Metabolic Responses To Exercise In Diabetes
As expected, athletes with type 1 diabetes are different from their non-diabetic counterparts, as they have an insulin secretion deficiency and, consequently, their counterregulatory hormones respond differently. Patients with diabetes treated with insulin should learn to mimic their own natural insulin secretory rhythm, in response to physiological changes induced by exercise.
Any patient with diabetes and, especially, diabetic athletes should prevent problems arising from poor insulin dosage. If an athlete with diabetes starts exercise with a significant insulin deficiency, his/her response to exercise may trigger a hyperglycemic overcompensation, even ketosis, since a lack of insulin induces: 1) increased hepatic glucose production 2) decreased peripheral glucose utilization and 3) excessive lipolysis with an increase in free fatty acid production.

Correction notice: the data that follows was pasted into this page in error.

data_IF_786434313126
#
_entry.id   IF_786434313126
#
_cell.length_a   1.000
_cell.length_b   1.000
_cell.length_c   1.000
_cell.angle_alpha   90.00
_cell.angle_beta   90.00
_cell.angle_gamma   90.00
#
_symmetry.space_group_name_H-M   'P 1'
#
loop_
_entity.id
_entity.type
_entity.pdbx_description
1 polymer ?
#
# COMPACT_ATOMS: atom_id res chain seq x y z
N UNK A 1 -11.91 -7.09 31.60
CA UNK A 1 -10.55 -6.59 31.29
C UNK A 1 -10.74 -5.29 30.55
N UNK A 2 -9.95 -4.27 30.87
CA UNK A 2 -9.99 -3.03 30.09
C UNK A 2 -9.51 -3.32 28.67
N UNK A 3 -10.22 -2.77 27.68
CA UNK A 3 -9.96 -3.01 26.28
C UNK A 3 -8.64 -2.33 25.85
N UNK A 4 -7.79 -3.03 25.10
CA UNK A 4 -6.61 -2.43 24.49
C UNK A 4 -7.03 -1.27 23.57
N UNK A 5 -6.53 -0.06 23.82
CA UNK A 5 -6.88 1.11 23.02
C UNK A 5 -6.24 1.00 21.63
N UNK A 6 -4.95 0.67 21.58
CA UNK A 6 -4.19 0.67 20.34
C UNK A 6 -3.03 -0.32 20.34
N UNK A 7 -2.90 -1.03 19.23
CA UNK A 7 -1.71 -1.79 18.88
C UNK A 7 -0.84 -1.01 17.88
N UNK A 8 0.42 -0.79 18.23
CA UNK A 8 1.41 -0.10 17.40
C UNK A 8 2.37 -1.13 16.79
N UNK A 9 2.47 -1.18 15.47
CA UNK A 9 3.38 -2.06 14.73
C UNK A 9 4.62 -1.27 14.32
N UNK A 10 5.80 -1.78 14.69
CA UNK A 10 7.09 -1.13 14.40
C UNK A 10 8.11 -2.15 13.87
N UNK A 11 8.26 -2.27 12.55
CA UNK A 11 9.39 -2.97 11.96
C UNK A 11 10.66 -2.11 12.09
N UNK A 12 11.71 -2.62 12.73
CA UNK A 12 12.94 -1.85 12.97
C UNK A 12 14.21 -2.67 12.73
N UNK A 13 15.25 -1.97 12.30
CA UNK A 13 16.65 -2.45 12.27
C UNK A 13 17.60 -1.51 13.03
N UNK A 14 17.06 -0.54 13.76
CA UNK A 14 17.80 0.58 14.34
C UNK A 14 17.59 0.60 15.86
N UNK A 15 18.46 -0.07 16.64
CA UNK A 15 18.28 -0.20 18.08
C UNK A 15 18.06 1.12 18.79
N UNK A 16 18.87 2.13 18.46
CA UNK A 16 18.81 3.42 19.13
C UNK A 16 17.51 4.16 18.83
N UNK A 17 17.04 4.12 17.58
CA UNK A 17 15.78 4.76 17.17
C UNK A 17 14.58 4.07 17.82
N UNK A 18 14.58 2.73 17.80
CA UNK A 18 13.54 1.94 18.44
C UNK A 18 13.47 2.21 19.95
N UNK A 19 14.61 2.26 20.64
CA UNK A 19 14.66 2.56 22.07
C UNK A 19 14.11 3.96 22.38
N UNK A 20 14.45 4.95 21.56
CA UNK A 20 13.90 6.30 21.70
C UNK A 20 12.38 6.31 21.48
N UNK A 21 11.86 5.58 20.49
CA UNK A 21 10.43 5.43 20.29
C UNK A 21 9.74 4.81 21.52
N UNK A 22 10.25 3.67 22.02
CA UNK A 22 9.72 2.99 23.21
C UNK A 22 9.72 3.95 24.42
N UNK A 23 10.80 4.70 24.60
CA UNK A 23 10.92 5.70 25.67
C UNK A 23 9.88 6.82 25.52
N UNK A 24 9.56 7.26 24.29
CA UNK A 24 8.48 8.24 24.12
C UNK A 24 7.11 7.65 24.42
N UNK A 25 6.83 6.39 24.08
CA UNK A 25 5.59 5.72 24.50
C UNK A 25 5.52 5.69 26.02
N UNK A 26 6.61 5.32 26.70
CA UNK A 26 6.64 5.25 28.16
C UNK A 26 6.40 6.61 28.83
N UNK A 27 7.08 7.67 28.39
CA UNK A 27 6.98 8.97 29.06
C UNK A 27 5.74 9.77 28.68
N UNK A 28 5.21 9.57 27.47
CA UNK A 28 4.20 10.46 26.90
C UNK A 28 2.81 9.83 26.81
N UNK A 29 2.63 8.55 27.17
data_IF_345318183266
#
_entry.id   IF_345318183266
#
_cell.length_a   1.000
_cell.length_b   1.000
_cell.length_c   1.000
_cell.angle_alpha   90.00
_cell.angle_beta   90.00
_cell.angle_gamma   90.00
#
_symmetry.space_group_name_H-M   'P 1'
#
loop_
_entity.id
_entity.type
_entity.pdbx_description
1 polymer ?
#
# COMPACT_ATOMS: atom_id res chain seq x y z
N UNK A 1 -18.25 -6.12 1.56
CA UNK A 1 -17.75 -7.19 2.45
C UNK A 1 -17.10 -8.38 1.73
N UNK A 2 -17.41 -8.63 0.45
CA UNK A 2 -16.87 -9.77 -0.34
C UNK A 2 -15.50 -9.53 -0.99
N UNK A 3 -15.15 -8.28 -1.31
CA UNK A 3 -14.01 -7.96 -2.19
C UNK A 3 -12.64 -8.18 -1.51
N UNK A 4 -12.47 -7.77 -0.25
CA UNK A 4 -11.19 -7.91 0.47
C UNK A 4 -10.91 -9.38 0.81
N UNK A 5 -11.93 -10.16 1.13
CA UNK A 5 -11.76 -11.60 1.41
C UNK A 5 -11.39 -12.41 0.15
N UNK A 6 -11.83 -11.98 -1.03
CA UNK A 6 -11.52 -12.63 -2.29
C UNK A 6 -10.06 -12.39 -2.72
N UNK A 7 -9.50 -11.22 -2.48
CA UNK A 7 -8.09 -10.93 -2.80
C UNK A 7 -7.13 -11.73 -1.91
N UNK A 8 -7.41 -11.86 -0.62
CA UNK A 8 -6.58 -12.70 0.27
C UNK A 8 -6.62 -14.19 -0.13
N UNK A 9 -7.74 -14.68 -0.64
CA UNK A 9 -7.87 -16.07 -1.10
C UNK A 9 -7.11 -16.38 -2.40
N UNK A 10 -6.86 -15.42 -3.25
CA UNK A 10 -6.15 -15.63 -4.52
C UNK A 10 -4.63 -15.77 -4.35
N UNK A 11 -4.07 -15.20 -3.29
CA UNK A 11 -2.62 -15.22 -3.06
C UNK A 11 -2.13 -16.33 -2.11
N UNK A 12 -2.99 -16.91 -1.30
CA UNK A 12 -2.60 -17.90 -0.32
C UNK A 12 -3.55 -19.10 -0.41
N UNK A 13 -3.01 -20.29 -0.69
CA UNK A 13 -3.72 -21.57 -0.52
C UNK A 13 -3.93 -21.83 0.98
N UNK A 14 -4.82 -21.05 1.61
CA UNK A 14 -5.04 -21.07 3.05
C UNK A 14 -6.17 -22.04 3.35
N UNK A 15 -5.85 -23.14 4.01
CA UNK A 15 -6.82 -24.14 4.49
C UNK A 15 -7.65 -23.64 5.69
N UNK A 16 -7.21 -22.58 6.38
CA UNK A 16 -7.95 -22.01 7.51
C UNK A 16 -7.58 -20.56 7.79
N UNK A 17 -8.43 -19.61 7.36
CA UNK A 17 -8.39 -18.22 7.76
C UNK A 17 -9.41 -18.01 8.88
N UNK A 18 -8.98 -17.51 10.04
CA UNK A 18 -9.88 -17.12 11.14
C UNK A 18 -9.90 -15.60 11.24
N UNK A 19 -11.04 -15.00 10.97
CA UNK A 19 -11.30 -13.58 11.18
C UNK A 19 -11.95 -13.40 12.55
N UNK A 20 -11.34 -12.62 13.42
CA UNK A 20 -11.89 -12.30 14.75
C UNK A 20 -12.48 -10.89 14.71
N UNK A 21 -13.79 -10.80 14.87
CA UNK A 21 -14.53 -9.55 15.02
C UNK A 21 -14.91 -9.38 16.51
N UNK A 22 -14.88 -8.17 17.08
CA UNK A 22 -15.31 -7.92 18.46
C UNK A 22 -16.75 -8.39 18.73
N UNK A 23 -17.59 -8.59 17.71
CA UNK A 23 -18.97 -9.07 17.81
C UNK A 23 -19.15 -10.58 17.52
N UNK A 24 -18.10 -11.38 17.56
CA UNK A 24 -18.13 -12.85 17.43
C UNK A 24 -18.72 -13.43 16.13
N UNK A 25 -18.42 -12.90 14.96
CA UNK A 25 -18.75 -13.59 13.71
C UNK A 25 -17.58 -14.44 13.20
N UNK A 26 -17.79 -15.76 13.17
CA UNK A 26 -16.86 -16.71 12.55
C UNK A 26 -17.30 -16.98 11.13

If an athlete with diabetes, under any circumstances, experiences an excess of insulin when exercising, his/her response to it can trigger hypoglycaemia, due to: 1) decreased hepatic glucose production 2) increased peripheral glucose utilization and 3) reduced lipolysis .
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Recommendations For Carbohydrate Supplementation In Diabetic Athletes
Nutritional guidelines for athletes with diabetes are similar to those for all athletes, in accordance with the activity performed. Thus, the recommended total amounts of macro and micronutrients should be calculated taking into account the characteristics of each individual as well as the specific requirements of the different stages of training or competition. However, in the case of carbohydrates, in addition to overall quantitative control, the distribution of these carbohydrates throughout the day takes on even more importance, according to the exercise habits and insulin dosage followed by each athlete.